September 25, 2012
Leveling the Playing Field
Cap needed on
political party donations
Released by Dermod Travis, Integrity BC
1,000 delegates from 189 municipalities and districts across B.C.
gathering this week in Victoria for the annual conference of the
Union of B.C. Municipalities
And for many of
them the recent appointment of Bill Bennett as Minister of
Community, Sport and Cultural Development may very well seem like
Bennett held the
same post in 2010, when he also served as co-chair of the Local
Government Elections Task Force that former Premier Gordon Campbell
established in 2009 after concerns were raised across the province
over how local elections are conducted in B.C.
The Task Force's report and recommendations have been sitting on a
shelf in the minister's office ever since.
Despite Attorney General Shirley Bond's commitment earlier this year
that the Task's Force's recommendations would be implemented in time
for the 2014 elections, the legislative clock is ticking fast and
with the fall sitting of the legislature cancelled that clock may
very well have “tocked” on such an ambitious undertaking.
And besides, with the 2011 local elections having come and gone,
it's quite possible that some of the Task's Force's recommendations
are now well past their best before date and a few others might
require a bit of dusting off before they can be presented to the
For instance, there were two gaping holes in the Task Force's
recommendations: there was no call for a ban on corporate and union
donations nor a cap on individual donations; even though many
municipalities had called for both in their presentations before the
In drafting their report, it's unlikely that the Task Force had ever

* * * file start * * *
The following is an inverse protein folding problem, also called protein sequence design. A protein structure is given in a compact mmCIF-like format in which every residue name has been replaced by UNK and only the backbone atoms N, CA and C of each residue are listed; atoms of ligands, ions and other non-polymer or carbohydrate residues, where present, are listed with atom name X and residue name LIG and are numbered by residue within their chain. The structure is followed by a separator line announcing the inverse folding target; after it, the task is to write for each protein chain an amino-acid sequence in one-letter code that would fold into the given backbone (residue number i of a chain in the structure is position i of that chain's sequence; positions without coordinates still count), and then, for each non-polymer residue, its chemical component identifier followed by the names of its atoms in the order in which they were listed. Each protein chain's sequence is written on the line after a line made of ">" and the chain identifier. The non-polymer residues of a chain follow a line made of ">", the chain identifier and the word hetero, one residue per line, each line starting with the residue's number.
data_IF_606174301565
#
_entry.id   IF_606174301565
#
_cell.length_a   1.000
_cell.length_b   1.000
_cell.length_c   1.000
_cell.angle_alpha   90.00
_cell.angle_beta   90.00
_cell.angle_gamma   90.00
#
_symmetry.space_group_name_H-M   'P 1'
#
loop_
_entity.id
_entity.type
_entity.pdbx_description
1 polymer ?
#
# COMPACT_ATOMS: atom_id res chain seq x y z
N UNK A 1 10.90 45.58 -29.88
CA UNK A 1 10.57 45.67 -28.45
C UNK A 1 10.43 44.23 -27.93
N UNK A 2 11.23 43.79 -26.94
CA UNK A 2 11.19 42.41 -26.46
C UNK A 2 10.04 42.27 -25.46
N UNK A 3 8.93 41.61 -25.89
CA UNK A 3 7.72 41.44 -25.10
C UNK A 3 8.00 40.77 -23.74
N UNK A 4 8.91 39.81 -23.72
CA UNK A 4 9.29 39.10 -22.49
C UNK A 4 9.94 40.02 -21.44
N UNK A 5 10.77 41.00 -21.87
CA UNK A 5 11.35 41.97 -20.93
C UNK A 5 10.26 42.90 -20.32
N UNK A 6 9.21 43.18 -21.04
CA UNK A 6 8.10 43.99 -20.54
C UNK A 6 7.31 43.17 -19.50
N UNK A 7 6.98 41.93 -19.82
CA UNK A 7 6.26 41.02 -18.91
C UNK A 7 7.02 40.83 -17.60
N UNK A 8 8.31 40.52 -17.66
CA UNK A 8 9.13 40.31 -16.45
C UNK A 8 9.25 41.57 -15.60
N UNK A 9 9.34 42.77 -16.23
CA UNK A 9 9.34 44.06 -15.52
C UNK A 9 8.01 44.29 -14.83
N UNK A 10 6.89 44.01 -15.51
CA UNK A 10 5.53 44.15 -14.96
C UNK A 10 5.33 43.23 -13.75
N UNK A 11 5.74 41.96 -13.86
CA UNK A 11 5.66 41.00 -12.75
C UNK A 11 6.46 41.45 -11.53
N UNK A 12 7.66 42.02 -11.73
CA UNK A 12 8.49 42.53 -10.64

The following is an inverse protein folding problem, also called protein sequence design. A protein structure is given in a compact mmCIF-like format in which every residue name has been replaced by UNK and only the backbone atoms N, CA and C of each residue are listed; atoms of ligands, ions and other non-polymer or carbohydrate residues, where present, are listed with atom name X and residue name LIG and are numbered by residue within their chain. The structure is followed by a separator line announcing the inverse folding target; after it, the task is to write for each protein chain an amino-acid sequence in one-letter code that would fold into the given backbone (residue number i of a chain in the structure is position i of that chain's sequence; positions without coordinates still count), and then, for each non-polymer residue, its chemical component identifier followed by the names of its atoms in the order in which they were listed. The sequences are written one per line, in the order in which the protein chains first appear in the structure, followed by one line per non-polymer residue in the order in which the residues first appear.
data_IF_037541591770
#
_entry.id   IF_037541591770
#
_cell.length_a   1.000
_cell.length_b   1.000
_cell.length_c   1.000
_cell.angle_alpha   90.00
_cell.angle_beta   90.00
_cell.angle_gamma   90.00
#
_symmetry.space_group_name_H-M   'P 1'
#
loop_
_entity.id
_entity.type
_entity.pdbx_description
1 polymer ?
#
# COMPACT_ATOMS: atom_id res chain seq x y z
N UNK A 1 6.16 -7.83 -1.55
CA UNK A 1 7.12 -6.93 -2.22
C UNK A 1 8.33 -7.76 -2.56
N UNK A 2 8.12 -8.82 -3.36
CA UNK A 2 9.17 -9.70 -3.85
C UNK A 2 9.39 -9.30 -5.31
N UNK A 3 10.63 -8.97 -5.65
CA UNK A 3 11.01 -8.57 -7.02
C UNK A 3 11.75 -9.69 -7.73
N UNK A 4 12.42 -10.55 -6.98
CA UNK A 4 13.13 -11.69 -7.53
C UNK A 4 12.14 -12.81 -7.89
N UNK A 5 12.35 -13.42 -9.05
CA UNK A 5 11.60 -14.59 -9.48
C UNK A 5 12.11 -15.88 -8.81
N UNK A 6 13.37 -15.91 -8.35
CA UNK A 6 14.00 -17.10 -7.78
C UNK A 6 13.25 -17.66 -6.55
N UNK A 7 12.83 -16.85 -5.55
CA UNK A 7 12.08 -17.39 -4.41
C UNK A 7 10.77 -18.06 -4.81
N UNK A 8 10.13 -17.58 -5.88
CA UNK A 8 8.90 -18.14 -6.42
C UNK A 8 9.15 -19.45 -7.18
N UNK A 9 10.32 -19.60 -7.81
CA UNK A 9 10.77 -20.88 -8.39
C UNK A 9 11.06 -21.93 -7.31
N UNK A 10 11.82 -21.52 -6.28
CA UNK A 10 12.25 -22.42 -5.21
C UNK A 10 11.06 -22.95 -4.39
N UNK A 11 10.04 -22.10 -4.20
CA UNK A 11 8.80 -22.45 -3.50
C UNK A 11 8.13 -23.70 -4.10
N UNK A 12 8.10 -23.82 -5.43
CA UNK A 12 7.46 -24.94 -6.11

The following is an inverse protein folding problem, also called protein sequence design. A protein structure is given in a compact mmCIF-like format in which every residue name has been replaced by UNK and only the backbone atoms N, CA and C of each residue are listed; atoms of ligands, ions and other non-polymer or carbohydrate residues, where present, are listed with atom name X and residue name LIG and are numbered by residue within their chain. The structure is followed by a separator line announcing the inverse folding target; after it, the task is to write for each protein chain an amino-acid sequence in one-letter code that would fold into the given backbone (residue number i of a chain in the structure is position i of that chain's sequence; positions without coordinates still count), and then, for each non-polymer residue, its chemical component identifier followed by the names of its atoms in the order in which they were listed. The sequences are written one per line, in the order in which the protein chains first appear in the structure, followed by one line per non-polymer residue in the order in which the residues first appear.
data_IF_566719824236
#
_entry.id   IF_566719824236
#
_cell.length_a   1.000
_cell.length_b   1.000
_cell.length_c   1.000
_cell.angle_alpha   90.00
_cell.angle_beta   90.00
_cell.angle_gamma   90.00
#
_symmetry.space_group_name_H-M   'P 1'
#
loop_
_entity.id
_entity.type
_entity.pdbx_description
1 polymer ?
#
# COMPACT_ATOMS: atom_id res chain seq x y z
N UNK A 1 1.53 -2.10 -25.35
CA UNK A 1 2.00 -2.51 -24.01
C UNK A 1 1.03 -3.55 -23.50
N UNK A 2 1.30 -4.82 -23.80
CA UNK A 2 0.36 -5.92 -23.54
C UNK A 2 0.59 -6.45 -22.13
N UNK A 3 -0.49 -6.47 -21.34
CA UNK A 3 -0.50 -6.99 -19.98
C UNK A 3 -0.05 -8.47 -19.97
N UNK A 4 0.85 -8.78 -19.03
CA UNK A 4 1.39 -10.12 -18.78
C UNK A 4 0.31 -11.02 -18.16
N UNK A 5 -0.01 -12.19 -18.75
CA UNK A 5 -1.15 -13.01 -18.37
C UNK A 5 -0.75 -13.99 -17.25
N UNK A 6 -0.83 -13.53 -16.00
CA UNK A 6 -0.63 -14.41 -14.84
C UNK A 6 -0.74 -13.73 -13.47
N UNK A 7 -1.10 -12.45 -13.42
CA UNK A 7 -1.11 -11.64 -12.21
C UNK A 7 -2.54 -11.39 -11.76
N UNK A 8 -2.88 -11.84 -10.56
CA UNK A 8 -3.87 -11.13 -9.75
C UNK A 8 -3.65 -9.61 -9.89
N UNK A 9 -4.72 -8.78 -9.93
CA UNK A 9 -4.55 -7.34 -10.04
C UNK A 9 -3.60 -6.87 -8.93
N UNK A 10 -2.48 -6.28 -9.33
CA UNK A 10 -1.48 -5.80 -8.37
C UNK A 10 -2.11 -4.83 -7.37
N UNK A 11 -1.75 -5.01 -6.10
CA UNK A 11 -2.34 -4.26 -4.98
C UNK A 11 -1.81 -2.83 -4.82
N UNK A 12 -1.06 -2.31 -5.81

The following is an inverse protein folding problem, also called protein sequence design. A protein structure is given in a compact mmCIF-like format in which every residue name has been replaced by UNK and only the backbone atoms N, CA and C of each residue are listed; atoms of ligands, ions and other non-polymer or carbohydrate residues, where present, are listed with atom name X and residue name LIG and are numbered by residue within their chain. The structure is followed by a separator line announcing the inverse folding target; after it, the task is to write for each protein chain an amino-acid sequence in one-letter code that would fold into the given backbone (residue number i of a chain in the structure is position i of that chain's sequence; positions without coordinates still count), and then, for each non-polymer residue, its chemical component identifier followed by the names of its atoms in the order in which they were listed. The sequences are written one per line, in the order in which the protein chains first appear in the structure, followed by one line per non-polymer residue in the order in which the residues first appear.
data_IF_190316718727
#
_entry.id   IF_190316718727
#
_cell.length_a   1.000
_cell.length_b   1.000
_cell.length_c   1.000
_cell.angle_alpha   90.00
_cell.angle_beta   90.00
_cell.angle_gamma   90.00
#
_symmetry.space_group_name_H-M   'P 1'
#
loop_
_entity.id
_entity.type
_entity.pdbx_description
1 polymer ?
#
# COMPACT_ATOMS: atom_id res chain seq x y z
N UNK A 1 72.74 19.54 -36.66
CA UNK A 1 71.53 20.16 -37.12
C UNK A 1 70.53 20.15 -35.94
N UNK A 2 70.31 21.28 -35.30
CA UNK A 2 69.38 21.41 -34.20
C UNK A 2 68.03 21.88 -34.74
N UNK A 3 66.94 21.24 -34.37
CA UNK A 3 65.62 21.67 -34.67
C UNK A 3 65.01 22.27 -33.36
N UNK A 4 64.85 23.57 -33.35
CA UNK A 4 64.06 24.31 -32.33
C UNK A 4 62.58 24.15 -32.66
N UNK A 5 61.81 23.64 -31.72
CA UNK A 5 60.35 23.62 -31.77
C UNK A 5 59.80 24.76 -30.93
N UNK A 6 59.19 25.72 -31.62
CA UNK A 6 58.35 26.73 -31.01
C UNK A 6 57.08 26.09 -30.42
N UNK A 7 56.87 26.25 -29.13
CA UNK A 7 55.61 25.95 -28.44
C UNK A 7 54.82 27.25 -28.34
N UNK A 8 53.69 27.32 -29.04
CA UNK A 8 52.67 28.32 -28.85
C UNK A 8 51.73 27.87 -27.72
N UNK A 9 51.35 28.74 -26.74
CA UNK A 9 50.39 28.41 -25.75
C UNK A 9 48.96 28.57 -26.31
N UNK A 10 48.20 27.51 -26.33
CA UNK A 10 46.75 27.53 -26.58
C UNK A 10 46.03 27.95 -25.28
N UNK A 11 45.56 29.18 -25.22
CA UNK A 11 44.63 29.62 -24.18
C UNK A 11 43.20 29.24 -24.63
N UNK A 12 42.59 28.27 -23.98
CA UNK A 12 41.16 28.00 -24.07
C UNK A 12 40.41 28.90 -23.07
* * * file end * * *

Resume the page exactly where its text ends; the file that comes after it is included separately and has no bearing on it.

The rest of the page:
considered the possibility that one individual alone would donate
$960,000 to a political party, as Vancouver businessman Rob
Macdonald did in 2011 with his donation to the NPA.
So with the legislature on hiatus and in the spirit that idle hands
are the devil's workshop, there's no better time for these two
issues to be revisited by the government before it drafts
It also wouldn't hurt to dust off those recommendations on spending
limits too; because in many of the 2011 races local candidates spent
far in excess of the per registered voter limit that exists at the
Regrettably, it also seemed that the candidates who spent the most
in 2011 were the candidates who were elected. Suggesting that in
many races money may have been the determining factor behind a
candidate's victory instead of their position on various local
It's why spending limits are so critical to local elections. Without
them many candidates will simply opt-out of local races leaving the
field to the well-to-do.
And while some smaller municipalities oppose spending limits because
they believe that limits will be insufficient to conduct a local
campaign, this doesn't have to be the case.
One size needn't fit all, as other provinces have already shown.
By putting a base spending limit in place that is topped off with an
additional per voter expense limit based on a range of community
sizes and the respective costs of running a campaign, the fears of
districts, towns and villages can easily be addressed.
Ontario sets a base limit across the province of $7,500 for the
mayor's chair and $5,000 for a councillor. On top of this,
candidates can then spend up to 85 cents per elector.
In Quebec, the base limit for mayor is $5,400 and $2,700 for a
councillor. The limit per elector is then set through a range of
population sizes, from a low of 42 cents per elector to a high of 72
Without a ban on corporate and union donations, a cap on individual
donations and limits on campaign spending, local campaigns will
become increasingly more costly as candidates come to the conclusion
that money buys elections.
By way of illustration: the four municipal parties competing for the
keys to Vancouver City Hall in 2011 spent $5.2 million, in a city
with 418,878 registered voters of whom only 144,823 actually cast a
Campaign spending by those four parties worked out to $35.90 for
A figure that UBCM delegates should keep in mind as they chat in the
corridors this week and when they try and buttonhole Bill Bennett
over that dusty Local Government Elections Task Force.
Dermod Travis is the executive director of IntegrityBC.
Copyright (c) 2012 The Valley Voice